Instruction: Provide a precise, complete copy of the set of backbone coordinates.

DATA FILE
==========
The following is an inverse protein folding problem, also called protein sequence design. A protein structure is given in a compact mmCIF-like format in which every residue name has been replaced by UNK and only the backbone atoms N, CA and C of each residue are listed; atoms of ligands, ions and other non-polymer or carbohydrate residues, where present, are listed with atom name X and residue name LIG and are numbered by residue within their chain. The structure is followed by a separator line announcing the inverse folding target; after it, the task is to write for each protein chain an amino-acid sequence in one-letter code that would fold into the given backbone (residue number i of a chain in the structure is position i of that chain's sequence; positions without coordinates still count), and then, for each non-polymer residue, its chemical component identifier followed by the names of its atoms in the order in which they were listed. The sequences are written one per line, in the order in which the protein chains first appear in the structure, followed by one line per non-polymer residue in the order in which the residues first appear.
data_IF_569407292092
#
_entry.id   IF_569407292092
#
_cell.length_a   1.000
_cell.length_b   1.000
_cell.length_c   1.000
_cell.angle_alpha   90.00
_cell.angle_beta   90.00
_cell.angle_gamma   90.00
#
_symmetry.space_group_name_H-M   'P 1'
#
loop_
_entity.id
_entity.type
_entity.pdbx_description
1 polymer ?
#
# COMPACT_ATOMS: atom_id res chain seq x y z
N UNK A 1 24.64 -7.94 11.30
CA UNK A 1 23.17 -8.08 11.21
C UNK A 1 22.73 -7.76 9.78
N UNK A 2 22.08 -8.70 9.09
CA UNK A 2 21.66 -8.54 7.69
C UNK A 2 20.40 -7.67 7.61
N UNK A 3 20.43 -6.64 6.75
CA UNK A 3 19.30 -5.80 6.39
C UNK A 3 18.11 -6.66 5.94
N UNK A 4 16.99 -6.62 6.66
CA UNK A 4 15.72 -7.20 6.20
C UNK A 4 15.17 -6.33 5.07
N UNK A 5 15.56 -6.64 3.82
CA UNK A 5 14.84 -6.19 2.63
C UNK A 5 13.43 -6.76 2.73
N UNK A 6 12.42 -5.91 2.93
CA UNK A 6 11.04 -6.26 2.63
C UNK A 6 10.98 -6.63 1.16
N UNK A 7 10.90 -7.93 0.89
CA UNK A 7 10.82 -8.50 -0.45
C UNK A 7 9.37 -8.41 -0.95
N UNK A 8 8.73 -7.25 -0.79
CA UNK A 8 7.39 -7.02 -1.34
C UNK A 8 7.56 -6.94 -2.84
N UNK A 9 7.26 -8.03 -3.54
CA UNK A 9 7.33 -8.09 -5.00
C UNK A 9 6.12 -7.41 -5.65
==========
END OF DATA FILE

The following is an inverse protein folding problem, also called protein sequence design. A protein structure is given in a compact mmCIF-like format in which every residue name has been replaced by UNK and only the backbone atoms N, CA and C of each residue are listed; atoms of ligands, ions and other non-polymer or carbohydrate residues, where present, are listed with atom name X and residue name LIG and are numbered by residue within their chain. The structure is followed by a separator line announcing the inverse folding target; after it, the task is to write for each protein chain an amino-acid sequence in one-letter code that would fold into the given backbone (residue number i of a chain in the structure is position i of that chain's sequence; positions without coordinates still count), and then, for each non-polymer residue, its chemical component identifier followed by the names of its atoms in the order in which they were listed. The sequences are written one per line, in the order in which the protein chains first appear in the structure, followed by one line per non-polymer residue in the order in which the residues first appear.
data_IF_569407292092
#
_entry.id   IF_569407292092
#
_cell.length_a   1.000
_cell.length_b   1.000
_cell.length_c   1.000
_cell.angle_alpha   90.00
_cell.angle_beta   90.00
_cell.angle_gamma   90.00
#
_symmetry.space_group_name_H-M   'P 1'
#
loop_
_entity.id
_entity.type
_entity.pdbx_description
1 polymer ?
#
# COMPACT_ATOMS: atom_id res chain seq x y z
N UNK A 1 24.64 -7.94 11.30
CA UNK A 1 23.17 -8.08 11.21
C UNK A 1 22.73 -7.76 9.78
N UNK A 2 22.08 -8.70 9.09
CA UNK A 2 21.66 -8.54 7.69
C UNK A 2 20.40 -7.67 7.61
N UNK A 3 20.43 -6.64 6.75
CA UNK A 3 19.30 -5.80 6.39
C UNK A 3 18.11 -6.66 5.94
N UNK A 4 16.99 -6.62 6.66
CA UNK A 4 15.72 -7.20 6.20
C UNK A 4 15.17 -6.33 5.07
N UNK A 5 15.56 -6.64 3.82
CA UNK A 5 14.84 -6.19 2.63
C UNK A 5 13.43 -6.76 2.73
N UNK A 6 12.42 -5.91 2.93
CA UNK A 6 11.04 -6.26 2.63
C UNK A 6 10.98 -6.63 1.16
N UNK A 7 10.90 -7.93 0.89
CA UNK A 7 10.82 -8.50 -0.45
C UNK A 7 9.37 -8.41 -0.95
N UNK A 8 8.73 -7.25 -0.79
CA UNK A 8 7.39 -7.02 -1.34
C UNK A 8 7.56 -6.94 -2.84
N UNK A 9 7.26 -8.03 -3.54
CA UNK A 9 7.33 -8.09 -5.00
C UNK A 9 6.12 -7.41 -5.65